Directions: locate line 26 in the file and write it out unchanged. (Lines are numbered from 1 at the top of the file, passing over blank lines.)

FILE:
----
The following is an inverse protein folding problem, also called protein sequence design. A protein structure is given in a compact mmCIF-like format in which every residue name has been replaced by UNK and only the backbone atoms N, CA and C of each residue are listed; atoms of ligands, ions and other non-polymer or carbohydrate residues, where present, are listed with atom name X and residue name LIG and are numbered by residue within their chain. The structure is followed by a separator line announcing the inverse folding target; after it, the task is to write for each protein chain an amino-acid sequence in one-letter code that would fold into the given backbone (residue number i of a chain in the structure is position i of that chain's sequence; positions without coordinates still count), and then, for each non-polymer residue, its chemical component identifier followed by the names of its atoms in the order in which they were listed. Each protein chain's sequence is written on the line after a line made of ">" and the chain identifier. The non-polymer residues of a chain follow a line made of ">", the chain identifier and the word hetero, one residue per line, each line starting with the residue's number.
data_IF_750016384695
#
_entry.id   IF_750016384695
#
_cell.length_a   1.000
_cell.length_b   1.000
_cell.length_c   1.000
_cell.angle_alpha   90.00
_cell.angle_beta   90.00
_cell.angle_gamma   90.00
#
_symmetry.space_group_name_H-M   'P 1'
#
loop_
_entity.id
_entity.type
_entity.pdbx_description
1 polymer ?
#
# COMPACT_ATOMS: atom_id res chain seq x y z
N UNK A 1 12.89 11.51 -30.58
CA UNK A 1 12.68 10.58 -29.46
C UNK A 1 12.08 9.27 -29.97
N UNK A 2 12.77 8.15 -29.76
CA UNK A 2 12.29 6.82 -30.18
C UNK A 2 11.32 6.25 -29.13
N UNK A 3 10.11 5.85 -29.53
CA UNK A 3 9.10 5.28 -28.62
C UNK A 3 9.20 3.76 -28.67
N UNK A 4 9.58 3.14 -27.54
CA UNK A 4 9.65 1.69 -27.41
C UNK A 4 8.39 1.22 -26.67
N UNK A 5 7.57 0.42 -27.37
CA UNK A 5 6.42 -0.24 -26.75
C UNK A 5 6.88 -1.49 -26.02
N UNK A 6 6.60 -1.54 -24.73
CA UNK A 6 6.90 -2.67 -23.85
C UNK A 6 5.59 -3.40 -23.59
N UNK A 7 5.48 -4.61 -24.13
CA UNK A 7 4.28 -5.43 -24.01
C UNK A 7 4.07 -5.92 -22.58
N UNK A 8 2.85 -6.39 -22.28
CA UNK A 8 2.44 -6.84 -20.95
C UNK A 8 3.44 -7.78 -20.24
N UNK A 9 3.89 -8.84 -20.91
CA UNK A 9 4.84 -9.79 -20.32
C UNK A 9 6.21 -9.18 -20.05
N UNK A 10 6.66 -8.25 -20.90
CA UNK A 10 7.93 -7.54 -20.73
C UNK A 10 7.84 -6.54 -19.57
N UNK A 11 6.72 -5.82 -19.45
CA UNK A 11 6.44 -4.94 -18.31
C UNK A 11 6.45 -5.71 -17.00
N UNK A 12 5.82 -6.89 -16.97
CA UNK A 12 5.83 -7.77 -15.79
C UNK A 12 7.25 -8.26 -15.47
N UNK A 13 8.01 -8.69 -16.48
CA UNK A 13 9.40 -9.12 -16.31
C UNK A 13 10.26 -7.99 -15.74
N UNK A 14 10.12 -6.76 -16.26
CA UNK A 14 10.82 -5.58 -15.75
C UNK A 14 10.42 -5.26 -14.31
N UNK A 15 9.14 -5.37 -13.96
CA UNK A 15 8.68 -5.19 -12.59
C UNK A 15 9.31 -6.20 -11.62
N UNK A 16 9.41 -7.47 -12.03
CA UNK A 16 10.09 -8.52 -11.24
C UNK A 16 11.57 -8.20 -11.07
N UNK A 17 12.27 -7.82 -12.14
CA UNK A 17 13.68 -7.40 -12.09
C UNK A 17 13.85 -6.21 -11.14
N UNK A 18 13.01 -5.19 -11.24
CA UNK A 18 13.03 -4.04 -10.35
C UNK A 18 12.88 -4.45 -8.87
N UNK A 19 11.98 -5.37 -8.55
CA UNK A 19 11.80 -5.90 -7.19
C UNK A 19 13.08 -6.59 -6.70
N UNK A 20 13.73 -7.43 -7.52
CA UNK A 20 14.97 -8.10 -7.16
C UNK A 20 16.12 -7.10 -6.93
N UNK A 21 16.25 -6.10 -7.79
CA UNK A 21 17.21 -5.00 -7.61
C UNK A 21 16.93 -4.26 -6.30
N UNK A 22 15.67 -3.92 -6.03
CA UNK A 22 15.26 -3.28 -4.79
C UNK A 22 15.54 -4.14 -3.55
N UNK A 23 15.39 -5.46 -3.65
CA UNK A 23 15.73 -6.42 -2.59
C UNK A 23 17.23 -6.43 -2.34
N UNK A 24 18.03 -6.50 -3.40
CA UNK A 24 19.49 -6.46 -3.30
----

CA UNK A 2 12.29 6.82 -30.18